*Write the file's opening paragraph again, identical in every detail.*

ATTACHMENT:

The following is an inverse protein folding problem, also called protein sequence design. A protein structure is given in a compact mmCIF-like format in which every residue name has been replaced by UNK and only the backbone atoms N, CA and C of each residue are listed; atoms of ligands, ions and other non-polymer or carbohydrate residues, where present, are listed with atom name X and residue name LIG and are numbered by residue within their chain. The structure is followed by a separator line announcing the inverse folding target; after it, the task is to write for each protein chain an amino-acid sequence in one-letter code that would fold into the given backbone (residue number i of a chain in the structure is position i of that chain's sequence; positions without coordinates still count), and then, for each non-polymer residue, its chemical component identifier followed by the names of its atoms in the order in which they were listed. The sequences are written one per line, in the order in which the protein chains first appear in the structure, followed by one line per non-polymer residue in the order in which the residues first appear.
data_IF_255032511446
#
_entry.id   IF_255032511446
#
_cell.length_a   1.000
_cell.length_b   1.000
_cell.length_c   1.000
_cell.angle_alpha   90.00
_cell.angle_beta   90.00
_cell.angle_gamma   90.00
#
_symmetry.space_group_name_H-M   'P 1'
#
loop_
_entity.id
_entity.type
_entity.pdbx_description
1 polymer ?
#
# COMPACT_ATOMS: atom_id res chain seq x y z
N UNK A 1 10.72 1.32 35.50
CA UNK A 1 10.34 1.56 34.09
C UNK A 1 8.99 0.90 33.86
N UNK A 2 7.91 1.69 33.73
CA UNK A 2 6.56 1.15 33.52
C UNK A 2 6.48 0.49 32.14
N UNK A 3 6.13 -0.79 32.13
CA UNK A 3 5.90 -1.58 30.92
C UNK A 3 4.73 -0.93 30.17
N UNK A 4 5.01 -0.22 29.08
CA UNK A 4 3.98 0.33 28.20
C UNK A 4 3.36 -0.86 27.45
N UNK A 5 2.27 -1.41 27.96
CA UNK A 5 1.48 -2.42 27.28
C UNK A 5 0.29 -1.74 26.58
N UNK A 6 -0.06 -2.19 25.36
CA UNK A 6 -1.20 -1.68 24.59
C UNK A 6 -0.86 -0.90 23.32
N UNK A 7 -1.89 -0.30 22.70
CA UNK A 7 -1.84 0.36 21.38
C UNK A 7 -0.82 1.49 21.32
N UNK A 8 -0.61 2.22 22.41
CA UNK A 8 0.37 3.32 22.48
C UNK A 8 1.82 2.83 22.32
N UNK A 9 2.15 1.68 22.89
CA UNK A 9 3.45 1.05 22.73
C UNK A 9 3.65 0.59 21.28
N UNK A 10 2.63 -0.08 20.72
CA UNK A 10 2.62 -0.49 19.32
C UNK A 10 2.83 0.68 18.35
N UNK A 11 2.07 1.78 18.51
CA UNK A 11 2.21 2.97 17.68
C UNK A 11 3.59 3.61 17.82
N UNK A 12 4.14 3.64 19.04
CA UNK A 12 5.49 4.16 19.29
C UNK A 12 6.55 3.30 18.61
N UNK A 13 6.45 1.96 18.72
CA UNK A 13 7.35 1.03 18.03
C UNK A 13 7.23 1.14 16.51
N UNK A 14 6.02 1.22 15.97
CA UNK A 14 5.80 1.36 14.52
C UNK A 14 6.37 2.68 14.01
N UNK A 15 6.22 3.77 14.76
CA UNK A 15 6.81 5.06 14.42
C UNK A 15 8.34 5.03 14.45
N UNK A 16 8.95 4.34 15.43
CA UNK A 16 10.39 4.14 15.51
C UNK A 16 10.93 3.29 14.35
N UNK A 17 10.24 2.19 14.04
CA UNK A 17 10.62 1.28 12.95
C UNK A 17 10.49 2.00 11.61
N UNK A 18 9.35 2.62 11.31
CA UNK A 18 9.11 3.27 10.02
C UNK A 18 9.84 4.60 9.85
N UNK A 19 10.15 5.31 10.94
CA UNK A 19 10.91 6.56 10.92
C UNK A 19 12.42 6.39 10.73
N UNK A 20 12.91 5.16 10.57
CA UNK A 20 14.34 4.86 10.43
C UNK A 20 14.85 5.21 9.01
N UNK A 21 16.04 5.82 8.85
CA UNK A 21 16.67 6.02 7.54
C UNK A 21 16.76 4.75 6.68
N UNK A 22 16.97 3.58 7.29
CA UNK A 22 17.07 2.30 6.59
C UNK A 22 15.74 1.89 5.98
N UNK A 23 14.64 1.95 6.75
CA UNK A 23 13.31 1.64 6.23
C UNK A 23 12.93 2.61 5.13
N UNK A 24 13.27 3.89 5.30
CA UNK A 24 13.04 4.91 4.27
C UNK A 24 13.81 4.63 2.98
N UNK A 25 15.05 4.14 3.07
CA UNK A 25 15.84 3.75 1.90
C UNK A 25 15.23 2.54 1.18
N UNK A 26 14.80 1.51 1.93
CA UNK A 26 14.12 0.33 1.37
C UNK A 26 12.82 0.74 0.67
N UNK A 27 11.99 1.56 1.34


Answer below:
The following is an inverse protein folding problem, also called protein sequence design. A protein structure is given in a compact mmCIF-like format in which every residue name has been replaced by UNK and only the backbone atoms N, CA and C of each residue are listed; atoms of ligands, ions and other non-polymer or carbohydrate residues, where present, are listed with atom name X and residue name LIG and are numbered by residue within their chain. The structure is followed by a separator line announcing the inverse folding target; after it, the task is to write for each protein chain an amino-acid sequence in one-letter code that would fold into the given backbone (residue number i of a chain in the structure is position i of that chain's sequence; positions without coordinates still count), and then, for each non-polymer residue, its chemical component identifier followed by the names of its atoms in the order in which they were listed. The sequences are written one per line, in the order in which the protein chains first appear in the structure, followed by one line per non-polymer residue in the order in which the residues first appear.